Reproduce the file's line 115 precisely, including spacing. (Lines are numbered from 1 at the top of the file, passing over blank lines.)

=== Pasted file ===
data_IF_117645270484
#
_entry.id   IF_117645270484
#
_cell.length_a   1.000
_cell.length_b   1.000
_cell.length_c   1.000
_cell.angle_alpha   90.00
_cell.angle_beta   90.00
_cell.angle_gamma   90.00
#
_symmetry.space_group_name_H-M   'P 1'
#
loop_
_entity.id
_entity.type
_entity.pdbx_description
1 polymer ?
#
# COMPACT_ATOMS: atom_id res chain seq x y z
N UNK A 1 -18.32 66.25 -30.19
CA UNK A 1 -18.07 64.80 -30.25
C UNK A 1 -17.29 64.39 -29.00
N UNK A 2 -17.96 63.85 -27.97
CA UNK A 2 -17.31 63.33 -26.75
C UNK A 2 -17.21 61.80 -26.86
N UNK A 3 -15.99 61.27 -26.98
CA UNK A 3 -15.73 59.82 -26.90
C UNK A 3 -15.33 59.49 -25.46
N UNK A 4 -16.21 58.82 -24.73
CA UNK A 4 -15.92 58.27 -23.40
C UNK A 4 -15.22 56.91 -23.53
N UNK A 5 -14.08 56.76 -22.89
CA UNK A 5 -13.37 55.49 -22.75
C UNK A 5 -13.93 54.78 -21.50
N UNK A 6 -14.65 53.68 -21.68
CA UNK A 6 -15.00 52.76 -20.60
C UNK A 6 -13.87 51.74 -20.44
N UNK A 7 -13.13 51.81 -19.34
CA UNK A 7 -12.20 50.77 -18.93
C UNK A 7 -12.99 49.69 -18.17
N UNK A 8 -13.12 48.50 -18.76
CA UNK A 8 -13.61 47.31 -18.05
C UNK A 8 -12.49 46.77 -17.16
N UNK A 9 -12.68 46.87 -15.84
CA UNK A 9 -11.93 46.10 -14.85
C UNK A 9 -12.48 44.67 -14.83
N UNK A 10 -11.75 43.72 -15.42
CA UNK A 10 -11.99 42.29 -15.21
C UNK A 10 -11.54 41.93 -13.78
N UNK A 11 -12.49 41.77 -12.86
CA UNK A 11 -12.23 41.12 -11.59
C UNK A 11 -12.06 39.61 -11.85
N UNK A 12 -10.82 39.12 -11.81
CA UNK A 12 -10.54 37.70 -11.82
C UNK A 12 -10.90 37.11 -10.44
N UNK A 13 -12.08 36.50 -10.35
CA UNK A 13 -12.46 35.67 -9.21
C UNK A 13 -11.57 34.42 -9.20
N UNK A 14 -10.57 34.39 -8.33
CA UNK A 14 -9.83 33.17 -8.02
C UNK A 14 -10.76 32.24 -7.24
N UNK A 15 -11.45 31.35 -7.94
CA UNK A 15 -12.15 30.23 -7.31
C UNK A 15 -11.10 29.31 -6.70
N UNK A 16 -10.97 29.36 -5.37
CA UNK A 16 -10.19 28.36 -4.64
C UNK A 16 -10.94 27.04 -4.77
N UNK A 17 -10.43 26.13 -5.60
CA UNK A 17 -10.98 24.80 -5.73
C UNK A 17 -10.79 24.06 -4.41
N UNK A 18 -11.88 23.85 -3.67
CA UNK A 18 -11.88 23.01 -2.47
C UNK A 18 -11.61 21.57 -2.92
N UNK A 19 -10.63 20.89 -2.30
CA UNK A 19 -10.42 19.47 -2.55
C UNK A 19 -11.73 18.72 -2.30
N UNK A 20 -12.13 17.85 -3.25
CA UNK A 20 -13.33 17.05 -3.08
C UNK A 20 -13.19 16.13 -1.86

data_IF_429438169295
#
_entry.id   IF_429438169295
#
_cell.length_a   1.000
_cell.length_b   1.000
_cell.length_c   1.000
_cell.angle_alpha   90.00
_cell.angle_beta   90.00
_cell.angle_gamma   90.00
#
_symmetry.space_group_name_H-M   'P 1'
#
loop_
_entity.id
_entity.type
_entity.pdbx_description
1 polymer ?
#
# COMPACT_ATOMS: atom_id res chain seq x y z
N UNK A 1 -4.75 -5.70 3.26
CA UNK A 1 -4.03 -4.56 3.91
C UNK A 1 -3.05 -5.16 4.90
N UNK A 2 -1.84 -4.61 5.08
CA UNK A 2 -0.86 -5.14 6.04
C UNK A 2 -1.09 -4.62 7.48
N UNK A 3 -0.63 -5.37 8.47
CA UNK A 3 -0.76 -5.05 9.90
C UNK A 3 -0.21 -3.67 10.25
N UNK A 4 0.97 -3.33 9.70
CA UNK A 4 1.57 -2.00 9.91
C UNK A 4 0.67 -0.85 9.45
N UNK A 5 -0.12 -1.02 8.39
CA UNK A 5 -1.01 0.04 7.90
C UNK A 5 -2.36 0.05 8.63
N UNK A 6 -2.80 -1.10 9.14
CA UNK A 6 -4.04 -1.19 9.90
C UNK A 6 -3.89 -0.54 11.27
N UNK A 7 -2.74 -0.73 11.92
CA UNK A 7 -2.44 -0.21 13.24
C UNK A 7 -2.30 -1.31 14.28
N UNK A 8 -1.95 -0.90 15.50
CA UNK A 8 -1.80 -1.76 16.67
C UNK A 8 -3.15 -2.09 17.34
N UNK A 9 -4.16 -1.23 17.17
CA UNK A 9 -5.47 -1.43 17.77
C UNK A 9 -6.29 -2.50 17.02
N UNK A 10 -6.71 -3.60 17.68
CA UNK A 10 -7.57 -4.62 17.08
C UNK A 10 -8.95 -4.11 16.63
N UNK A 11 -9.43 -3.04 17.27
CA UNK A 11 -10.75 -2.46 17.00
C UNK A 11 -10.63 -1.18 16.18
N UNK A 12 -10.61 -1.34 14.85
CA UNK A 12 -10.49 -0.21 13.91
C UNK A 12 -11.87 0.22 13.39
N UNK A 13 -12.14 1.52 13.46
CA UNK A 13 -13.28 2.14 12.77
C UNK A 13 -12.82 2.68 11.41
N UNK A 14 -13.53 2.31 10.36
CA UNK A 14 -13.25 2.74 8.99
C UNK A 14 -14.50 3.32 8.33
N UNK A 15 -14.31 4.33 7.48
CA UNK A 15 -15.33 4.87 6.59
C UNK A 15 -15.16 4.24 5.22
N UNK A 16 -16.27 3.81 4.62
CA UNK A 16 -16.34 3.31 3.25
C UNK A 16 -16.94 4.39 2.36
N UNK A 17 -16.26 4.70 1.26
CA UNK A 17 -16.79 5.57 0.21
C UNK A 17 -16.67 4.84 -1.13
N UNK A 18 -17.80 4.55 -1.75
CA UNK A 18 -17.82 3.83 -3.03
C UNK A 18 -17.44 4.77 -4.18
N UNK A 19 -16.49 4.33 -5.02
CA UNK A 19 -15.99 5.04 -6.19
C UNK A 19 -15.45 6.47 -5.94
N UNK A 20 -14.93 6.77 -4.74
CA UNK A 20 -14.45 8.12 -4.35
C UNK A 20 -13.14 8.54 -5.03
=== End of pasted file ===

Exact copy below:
C UNK A 5 -2.36 0.05 8.63